On November 22, 2016, Judge Berle M. Schiller from the District Court for the Eastern District of Pennsylvania issued his Opinion and Order in Payne v. Allstate Insurance Company, granting summary judgment to Allstate and awarding them $25,000 in damages, after finding that the Plaintiff made material misrepresentations while securing the homeowners policy.

In 1989, Anthony Payne purchased property from the Philadelphia Housing Development Corporation. “Payne claims he intermittently lived in the Property over 20 years, most recently moving into the Property in either October or December 2009.” “On December 31, 2009, Payne entered into a homeowner’s insurance agreement with Allstate to insure the property. [] In response to the questions ‘does the insured have an alternative or supplemental heating source (excluding fireplace),’ Payne answered, ‘NO.’”   The agreement also included language which permitted Allstate to void the policy “in the event of any misrepresentation or concealment made.”

“On February 9, 2010, the Property caught fire. [] Payne subsequently filed a compensation claim and submitted to an examination under oath.” Mr. Payne testified that he utilized “kerosene heaters for warmth,” and “the fire may have been started by the kerosene fires.” Allstate investigated the loss and denied the claim.

Payne filed suit against Allstate for breach of contract. Thereafter, “Allstate countersued for breach of contract, breach of common law duty of good faith, and violation of the Pennsylvania Insurance Fraud Statute [] claiming that Payne made material misrepresentations on his insurance application.” During the litigation, “Payne and Allstate stipulated to specific damages. [] If Payne prevail[ed] on his claim, he [would] be entitled to $150,000. [] If Allstate prevail[ed] on any of its counterclaims, Allstate [would] be entitled to $25,000 in damages.” Ultimately, Allstate moved for summary judgment on their counterclaims and for dismissal of Payne’s breach of contract claim.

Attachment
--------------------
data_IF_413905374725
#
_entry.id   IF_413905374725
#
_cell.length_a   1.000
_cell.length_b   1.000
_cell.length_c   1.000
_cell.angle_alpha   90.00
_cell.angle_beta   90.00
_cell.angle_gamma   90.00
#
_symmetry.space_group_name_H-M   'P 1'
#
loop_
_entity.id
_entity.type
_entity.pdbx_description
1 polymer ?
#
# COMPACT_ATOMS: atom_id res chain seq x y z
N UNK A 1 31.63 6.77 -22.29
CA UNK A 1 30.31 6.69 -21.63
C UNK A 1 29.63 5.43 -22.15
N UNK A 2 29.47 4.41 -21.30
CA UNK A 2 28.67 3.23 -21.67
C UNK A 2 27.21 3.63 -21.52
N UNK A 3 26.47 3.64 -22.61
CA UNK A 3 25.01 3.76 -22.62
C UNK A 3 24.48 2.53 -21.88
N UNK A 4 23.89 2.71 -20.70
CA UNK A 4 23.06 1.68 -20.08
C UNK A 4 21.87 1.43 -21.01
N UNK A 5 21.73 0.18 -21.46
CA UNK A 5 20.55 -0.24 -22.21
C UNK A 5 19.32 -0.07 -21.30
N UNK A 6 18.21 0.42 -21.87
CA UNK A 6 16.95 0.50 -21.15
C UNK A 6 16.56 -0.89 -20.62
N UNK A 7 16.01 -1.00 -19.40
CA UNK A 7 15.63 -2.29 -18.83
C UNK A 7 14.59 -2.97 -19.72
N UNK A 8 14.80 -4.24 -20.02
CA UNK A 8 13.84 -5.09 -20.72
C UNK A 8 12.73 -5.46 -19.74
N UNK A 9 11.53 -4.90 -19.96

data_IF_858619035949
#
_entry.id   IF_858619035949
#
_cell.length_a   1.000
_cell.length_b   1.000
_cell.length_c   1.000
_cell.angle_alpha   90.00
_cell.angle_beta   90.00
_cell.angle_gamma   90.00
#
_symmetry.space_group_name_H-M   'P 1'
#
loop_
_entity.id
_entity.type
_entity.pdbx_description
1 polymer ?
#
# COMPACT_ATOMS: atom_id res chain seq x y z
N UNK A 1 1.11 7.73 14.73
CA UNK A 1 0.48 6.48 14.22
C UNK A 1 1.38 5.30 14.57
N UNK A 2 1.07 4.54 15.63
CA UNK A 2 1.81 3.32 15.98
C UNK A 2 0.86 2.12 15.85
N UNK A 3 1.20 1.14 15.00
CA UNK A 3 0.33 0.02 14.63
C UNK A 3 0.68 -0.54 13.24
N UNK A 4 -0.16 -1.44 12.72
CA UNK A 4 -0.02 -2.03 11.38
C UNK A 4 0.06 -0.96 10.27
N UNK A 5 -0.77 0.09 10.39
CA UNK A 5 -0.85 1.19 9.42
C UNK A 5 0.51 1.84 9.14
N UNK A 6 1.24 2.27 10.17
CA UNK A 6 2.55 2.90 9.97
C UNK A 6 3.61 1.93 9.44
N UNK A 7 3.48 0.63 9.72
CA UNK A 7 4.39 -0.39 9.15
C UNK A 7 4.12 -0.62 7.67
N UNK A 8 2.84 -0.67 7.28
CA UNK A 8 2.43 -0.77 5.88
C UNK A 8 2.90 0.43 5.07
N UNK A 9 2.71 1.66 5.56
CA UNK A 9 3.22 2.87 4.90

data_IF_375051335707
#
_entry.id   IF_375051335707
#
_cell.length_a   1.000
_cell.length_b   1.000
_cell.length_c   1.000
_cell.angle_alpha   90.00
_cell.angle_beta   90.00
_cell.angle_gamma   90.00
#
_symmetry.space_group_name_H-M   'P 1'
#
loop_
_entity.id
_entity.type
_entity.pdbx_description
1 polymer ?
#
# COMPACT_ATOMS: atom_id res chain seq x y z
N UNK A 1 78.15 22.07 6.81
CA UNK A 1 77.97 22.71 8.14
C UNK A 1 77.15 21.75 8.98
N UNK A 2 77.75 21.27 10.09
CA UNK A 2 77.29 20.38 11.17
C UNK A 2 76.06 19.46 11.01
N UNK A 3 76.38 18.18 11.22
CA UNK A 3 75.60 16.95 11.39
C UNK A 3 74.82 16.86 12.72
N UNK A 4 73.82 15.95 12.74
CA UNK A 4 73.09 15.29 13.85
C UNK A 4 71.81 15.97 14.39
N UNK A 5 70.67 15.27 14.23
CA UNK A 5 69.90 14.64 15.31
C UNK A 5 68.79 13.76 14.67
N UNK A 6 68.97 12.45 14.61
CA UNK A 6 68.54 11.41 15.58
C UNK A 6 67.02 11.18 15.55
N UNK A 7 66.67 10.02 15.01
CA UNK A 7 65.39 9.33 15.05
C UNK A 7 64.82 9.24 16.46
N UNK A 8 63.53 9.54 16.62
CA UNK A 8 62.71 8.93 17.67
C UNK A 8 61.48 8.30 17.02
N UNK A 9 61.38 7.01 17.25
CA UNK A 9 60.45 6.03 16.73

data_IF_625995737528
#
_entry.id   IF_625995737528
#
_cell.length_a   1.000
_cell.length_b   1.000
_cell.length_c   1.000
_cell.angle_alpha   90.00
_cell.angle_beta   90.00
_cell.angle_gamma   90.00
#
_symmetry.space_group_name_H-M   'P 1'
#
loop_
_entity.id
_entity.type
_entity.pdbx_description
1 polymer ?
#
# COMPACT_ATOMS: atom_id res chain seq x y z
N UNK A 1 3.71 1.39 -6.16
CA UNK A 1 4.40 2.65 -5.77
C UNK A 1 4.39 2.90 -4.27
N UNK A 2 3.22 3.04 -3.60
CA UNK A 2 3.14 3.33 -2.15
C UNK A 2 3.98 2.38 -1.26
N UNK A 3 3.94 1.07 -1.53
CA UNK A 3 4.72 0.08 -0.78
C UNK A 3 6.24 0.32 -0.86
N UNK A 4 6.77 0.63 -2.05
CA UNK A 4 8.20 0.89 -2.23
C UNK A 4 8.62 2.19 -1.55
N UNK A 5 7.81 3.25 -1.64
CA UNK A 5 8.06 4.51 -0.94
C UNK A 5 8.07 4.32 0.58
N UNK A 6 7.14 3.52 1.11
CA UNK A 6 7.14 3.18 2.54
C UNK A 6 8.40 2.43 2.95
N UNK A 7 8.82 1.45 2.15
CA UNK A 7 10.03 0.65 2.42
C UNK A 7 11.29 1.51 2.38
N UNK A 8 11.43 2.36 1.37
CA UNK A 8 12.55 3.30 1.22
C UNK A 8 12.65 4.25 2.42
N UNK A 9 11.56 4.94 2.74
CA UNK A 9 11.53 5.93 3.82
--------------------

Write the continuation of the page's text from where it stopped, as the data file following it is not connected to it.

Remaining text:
In his opinion, on Allstate’s breach of contract claim, Judge Schiller noted:

Insurance policies are viewed as ordinary contracts and are ‘subject to the laws that traditionally govern contractual relationships. [] Like ordinary contracts, insurance policies are ‘voidable by an insurer upon a finding that an insured had fraudulently misrepresented material information.’

[] For an insurer to void an insurance contract under Pennsylvania law, the insurer must demonstrate: ‘(1) a representation that the insured made was false; (2) the insured knew it to be false; and (3) the representations was materials to the risk being insured.’ []

In order for a misrepresentation to be material to the insured risk, it must affect the insurance company’s decision-making process in issuing a policy to the insured.

The Judge found, “Allstate was entitled to void the insurance contract with Payne because of a misrepresentation Payne made in securing the policy.” The misrepresentation being that, “there were no additional sources of heat for the Property. [] In fact, Payne used kerosene heaters to heat the Property because he did not have the gas turned on to his home,” and ultimately testified to this. The Judge also found that the misrepresentation was material: